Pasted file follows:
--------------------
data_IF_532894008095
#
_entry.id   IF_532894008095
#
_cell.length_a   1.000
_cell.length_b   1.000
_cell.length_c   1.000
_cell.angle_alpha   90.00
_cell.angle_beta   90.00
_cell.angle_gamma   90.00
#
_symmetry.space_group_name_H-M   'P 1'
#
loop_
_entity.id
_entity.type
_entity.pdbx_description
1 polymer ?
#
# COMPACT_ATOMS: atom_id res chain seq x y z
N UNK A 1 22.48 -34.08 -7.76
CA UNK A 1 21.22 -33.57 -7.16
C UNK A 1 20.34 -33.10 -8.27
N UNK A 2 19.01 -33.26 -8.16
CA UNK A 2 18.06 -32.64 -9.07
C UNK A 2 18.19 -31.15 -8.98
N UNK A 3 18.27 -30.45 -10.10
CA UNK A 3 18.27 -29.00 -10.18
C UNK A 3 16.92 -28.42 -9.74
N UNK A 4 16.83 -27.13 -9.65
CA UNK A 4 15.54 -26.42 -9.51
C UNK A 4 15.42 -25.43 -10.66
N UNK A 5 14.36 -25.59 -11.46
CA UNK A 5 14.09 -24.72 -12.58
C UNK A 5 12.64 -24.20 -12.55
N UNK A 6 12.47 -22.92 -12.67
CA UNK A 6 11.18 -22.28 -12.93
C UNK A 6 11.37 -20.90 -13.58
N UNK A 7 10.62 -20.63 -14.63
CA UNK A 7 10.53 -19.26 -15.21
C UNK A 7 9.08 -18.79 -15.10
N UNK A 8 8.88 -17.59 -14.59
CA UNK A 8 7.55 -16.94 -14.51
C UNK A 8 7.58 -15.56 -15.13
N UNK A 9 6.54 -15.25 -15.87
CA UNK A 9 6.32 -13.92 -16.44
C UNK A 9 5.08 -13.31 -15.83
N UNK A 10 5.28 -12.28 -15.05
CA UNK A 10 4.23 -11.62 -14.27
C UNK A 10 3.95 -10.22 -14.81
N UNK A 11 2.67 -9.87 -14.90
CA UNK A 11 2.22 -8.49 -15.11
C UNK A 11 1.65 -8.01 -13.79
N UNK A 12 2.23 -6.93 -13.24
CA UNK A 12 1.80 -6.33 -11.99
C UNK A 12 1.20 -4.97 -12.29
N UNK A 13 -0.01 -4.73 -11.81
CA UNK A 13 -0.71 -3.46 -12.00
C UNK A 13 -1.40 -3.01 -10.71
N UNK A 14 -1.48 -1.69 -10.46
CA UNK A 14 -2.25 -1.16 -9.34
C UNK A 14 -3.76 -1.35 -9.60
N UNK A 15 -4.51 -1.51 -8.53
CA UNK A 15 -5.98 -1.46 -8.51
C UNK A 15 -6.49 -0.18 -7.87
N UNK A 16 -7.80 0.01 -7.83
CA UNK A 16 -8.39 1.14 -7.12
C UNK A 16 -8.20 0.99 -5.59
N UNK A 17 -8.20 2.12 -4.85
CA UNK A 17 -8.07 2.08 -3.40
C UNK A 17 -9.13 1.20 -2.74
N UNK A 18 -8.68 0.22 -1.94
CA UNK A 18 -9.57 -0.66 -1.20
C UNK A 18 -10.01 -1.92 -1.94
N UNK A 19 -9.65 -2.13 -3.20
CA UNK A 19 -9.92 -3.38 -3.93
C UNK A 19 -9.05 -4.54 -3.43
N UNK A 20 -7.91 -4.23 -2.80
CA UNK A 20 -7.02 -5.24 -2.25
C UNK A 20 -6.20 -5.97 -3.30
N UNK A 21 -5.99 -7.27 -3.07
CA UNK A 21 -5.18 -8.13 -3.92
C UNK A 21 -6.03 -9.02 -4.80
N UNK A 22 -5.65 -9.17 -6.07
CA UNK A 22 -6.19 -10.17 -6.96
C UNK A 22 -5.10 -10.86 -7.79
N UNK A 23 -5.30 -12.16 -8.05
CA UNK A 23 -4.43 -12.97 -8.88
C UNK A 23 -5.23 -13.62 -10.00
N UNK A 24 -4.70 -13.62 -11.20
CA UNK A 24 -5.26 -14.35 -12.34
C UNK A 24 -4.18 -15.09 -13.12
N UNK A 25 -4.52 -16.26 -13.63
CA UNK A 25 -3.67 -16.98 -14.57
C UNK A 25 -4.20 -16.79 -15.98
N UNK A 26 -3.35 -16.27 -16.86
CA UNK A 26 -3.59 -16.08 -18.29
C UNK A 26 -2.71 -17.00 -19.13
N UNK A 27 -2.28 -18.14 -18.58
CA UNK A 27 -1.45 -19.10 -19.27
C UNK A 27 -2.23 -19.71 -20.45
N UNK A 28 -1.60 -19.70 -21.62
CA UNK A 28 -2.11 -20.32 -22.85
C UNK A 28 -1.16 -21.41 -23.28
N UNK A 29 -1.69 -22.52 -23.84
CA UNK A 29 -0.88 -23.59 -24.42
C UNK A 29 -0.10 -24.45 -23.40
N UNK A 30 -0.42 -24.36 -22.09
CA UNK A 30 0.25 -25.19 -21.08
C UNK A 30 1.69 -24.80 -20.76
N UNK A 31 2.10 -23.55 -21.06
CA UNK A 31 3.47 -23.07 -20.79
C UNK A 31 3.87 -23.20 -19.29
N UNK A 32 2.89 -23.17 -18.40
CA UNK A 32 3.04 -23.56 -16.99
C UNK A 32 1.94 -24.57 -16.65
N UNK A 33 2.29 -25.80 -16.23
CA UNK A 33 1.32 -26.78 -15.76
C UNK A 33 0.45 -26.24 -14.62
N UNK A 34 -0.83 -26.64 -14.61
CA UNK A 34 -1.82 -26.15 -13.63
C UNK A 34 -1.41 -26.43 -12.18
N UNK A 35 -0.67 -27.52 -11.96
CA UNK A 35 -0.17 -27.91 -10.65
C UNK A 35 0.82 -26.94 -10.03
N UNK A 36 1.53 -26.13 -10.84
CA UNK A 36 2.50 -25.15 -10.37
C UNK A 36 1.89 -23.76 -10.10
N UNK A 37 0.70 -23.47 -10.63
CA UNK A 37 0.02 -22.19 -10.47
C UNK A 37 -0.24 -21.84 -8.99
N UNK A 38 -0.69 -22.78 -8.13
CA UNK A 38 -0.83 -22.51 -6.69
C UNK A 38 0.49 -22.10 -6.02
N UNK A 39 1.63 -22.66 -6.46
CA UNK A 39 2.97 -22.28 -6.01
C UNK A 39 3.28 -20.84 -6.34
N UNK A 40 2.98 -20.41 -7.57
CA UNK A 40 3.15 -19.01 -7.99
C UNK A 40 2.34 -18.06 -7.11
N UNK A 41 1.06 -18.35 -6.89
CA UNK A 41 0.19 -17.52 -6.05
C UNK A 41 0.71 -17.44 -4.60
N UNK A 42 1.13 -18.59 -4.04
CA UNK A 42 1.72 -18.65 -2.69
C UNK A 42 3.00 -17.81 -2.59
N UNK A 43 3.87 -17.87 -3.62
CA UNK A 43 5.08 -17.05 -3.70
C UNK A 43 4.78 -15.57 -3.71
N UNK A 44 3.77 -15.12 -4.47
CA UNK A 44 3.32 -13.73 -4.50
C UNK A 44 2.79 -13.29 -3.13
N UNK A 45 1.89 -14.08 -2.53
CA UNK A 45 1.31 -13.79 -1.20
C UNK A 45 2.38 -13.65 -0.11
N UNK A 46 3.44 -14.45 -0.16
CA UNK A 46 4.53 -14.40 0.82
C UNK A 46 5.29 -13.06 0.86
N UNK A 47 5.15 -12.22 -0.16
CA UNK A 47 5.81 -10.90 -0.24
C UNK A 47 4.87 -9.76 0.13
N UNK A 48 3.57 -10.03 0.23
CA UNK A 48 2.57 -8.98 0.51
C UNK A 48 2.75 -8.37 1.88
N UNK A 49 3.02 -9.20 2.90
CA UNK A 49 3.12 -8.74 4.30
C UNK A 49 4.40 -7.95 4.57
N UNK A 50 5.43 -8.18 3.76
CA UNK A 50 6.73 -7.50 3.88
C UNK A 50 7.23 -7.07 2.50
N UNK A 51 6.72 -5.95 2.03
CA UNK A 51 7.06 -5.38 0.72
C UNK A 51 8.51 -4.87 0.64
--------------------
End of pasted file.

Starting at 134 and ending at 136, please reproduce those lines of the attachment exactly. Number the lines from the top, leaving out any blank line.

C UNK A 38 0.49 -22.10 -6.02
N UNK A 39 1.63 -22.66 -6.46
CA UNK A 39 2.97 -22.28 -6.01